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Ian Reid, BA (Mathematics), has been married to Viviane since 1969 and they have two children. He’s semi-retired from a day job after 44 years in the software business in Vancouver but still “keeping my hand in” with several companies.
Barrie Lee, BSc (Mathematics and Physics), director of the seed and gift store at Butchart Gardens, was recognized for a half-century of service. Robin Clarke, owner of the gardens and great-granddaughter of Jennie Butchart, presented a platinum 50-year pin plus a generous travel allowance to Barrie at a staff recognition ceremony in April.
J. Grant Donaldson, BA (Psychology), and Lynne Donaldson have moved back to the Island to enjoy retirement after living in the Lower Mainland for most of the last 28 years.
Stephen Lane, BSc (Mathematics), is teaching at Shawnigan Lake School and this spring received a Prime Minister’s Award in recognition of his classroom skills.
Lynne Reeve (formerly Dumka/Cormack), BSW, was a social worker from 1973 (in Victoria and Kamloops with BC child welfare and community living services) and left during the downsizing in March 2003. She accepted a position as social worker for adults with learning disabilities with the London borough of Merton, and has been on a working holiday there since 2003. She writes: “I am lucky to work with a great team of health professionals and social workers. It is lovely to be able to travel and I have been to France, Germany, Greece, Spain, and many destinations in the UK. My daughter Kimberly joined me for her working holiday in London for most of last year. A great experience for us both. Looking forward to returning to retire in Victoria in 2010 when my current work visa ends.”
Peter Grossgardt, BSc (Biology), has an update from the Hub City: “My wife, kids and I are still living in Nanaimo (still, for me, 55 years and counting!) Our two boys, Josh and Matt, are 13 and 10, respectively, and are doing quite well. Both are attending the Nanaimo Christian School. I am the school’s part-time bus driver. My wife, Peggy, is retired now and devoting most of her time to our kids and our home. I’m always interested to see how others are doing and we encourage anyone from 1970–’74 to drop a line (firstname.lastname@example.org) we’d love to hear from you!”
Rhonda Batchelor, BFA (Writing), has published her first novel. She Loves You (Dundurn Press), is for 10 to 13-year-old readers and is set in the 1960s. It explores some of the less than liberal prejudices that still persisted in those days of “peace and love.”
Julian Martin, BA (English), has been appointed to the Royal Military College Saint-Jean board of governors by the federal government. He is an associate professor of history at the University of Alberta with a special interest in modern state-building.
Kirk Patterson, BA (Geography), retired in December 2007 as dean of the Japan campus of Temple University and left Japan, his home for 25 years. After backpacking through Asia and Europe, he returned to Victoria (following an absence of 33 years). He has bought a 40-foot steel sailboat and will be spending the next two years getting himself and the boat ready for many years of offshore cruising, with the first goal being to sail to and around Japan. Friends may contact him at email@example.com.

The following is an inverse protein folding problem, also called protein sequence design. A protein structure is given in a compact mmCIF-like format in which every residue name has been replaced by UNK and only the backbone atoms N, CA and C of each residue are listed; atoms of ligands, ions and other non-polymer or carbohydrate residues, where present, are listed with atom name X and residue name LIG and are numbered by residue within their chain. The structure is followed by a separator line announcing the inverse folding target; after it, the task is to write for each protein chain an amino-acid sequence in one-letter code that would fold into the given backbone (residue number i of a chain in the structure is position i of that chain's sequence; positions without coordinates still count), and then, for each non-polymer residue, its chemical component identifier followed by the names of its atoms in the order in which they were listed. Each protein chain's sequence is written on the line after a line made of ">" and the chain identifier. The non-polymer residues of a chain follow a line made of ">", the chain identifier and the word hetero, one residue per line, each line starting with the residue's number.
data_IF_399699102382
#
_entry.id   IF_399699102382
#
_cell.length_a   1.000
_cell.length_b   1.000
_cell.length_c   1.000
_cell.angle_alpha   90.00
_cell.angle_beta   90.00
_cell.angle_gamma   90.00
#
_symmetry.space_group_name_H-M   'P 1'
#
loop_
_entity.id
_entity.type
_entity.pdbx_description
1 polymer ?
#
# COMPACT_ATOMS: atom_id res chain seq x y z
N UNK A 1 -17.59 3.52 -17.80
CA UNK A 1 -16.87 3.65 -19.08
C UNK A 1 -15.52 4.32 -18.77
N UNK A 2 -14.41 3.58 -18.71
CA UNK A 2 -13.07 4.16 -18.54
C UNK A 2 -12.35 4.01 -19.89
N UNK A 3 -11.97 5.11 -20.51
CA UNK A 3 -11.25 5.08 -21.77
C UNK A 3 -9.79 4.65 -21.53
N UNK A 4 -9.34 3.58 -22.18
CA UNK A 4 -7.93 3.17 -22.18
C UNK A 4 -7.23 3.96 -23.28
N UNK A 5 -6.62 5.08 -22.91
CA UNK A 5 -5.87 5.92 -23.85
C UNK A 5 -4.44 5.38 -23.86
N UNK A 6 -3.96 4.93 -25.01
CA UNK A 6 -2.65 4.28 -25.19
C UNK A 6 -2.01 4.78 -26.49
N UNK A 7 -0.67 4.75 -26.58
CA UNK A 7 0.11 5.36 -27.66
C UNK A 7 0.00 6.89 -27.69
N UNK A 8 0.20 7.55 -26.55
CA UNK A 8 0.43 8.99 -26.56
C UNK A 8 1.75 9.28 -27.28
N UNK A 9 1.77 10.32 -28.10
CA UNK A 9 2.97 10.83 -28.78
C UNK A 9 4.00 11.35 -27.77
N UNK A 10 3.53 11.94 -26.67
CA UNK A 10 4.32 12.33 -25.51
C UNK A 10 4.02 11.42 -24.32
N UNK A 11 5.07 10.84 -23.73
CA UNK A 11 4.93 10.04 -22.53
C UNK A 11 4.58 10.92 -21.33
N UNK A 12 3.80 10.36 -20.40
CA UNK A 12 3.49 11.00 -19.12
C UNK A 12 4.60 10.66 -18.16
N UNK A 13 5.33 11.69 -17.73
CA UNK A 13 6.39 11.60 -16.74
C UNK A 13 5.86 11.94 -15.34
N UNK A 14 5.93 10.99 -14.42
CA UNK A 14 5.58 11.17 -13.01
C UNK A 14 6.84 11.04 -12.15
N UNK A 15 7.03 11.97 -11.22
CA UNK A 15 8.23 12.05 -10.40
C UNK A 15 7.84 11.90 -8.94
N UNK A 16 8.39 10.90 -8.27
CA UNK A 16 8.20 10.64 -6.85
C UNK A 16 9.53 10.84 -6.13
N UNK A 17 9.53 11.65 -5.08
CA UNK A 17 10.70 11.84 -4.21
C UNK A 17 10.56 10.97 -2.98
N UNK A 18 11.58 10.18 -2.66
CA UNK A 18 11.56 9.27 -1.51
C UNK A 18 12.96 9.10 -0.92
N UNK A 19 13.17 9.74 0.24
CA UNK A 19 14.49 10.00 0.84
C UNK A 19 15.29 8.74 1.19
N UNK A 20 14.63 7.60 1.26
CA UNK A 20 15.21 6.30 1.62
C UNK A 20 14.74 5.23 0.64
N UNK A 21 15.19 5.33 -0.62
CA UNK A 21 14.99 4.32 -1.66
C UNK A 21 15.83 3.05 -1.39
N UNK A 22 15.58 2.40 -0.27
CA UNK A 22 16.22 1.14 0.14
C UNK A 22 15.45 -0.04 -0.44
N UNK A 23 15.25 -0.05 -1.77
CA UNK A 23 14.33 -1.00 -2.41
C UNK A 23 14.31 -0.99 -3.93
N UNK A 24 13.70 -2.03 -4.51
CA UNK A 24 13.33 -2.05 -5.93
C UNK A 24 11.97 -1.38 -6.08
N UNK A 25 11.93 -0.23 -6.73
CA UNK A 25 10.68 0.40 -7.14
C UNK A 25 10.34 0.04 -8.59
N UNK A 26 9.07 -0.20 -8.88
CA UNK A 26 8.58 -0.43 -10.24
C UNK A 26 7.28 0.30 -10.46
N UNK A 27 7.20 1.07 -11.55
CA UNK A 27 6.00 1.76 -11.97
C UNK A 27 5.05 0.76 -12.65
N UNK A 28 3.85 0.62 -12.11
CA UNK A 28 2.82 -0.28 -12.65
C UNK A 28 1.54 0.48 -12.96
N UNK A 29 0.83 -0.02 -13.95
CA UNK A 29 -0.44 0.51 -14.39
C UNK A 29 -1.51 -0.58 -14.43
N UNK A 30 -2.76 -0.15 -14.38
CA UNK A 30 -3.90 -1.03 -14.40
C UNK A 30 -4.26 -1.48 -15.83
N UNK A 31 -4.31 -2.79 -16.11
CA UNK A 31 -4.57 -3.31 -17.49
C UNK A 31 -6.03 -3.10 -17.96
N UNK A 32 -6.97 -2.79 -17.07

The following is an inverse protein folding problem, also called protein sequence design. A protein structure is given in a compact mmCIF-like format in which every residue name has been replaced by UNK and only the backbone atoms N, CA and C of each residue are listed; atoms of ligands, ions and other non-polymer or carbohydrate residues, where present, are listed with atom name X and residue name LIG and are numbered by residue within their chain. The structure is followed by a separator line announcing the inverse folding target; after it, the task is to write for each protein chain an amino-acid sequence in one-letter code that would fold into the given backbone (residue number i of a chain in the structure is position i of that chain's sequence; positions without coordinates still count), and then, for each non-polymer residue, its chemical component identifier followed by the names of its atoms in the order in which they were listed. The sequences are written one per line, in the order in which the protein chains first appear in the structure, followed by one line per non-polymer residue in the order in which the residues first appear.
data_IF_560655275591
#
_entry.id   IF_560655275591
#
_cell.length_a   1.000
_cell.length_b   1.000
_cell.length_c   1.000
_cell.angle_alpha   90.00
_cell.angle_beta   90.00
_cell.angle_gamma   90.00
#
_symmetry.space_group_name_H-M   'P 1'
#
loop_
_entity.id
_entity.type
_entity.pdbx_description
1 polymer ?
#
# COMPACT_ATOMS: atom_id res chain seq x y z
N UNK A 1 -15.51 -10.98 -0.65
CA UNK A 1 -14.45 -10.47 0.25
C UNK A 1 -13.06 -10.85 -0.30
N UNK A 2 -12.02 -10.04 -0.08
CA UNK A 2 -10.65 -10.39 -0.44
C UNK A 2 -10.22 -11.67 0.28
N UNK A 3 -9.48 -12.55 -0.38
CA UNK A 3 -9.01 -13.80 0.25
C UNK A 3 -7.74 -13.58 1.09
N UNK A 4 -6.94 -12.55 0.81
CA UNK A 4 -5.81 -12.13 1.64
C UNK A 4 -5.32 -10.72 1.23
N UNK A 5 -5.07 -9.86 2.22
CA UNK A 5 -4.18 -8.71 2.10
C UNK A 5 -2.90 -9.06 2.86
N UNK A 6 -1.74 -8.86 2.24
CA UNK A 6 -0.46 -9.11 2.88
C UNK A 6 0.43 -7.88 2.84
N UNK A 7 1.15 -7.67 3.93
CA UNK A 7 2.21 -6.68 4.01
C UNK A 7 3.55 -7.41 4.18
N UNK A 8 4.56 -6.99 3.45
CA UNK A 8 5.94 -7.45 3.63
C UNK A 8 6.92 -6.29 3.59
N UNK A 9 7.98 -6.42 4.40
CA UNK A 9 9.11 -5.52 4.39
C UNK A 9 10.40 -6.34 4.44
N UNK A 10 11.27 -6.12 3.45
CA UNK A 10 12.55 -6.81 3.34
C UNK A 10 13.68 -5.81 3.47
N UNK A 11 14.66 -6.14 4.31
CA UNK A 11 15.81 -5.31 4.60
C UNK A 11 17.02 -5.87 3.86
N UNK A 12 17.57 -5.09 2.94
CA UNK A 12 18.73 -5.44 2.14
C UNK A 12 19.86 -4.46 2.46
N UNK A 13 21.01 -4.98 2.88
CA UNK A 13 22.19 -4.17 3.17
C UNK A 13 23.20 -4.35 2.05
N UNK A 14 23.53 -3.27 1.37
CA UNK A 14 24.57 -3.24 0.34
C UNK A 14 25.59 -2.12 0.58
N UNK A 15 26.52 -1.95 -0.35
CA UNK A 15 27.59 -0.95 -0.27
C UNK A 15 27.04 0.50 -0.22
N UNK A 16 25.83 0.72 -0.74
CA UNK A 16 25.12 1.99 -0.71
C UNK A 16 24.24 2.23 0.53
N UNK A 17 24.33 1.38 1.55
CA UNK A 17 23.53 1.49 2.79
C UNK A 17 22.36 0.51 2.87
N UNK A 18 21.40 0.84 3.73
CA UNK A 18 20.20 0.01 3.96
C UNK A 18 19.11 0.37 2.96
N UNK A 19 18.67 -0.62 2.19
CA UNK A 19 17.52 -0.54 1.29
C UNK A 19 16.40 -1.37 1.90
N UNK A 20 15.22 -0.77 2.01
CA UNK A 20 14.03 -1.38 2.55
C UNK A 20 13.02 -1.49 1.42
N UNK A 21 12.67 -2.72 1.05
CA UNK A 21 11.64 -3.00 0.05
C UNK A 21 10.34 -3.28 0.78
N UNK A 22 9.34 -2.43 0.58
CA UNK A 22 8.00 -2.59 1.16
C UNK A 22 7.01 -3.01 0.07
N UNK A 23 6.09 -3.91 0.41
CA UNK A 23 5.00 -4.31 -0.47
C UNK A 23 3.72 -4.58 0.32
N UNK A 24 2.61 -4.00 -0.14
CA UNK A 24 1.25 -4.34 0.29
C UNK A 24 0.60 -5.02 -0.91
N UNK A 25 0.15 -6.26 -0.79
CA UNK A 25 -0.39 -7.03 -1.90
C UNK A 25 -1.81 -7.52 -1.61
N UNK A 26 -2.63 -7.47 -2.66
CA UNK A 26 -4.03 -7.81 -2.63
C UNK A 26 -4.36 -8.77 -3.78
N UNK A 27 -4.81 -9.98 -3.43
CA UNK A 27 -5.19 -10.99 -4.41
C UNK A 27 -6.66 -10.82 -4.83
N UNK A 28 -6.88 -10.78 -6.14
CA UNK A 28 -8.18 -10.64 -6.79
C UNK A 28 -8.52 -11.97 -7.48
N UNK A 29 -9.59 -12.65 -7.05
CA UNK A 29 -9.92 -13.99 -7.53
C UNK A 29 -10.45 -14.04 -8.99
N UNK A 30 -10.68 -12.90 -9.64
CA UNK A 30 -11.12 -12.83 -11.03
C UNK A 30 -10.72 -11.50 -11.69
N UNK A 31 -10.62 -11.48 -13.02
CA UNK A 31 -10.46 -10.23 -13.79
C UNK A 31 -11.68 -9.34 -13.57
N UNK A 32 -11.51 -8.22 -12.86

Allen Halverson, BEd, joined a group of accomplished educators when he received one of the Prime Minister’s Awards announced this spring. The Ballenas Secondary (Parksville) teacher is also a past recipient of the UVic Alumni Association’s Distinguished Alumni Award.
Don Stewart, BSc (Biology), writes from his home in Victoria: “Just bought an electronic set of drums and started taking lessons. I played in a band during the early ’70s but then went disco and ran the music system for the SUB Pub until 1981. Then it was off to Saudi Arabia for seven years. Three children later—now it’s time for music again.”
Annette Bellman (née Chan), BA (Economics), is in England and wants to “keep in touch with my old friends from UVic around 1979, and I would like to hear from them.”
Dominic S. Haazen, MPA, is a lead health policy specialist with the World Bank, and recently moved to the country office in Dar es Salaam, Tanzania, where he will be responsible for the bank’s health programs in Tanzania and Uganda.
Al Rydant, PhD (Geography), received from Keene State College the Award for Faculty Distinction in Research and Scholarship in recognition of scholarly research, distinguished teaching, involvement in professional organizations, and leadership of the New Hampshire Geographic Alliance.
Terence Young, BA (English), is a recipient of this year’s Prime Minister’s Awards recognizing innovative teaching methods. He teaches at St. Michael’s University School.
Ellen Hounsome (née Pitura), BA (Child and Youth Care) is “still living in Victoria after all these years. I have three grown children; two have married since 2007. I have three granddaughters and a grandson. Life sure throws us some ups and downs, but it is what we do to keep smiling that is important in the grand scheme of life.”
Rick McKee, LLB, has joined the Calgary law firm of Code Hunter following six years as senior counsel to the Alberta Energy and Utilities Board.
Geri Hinton, BSN, received the School of Nursing’s Alumni Award of Excellence this spring. The former executive director of the BC office for seniors, she was cited for her contributions to seniors health policy initiatives at the provincial and federal levels as well as her mentorship of nursing students. She was a member of the third graduating class of UVic nurses.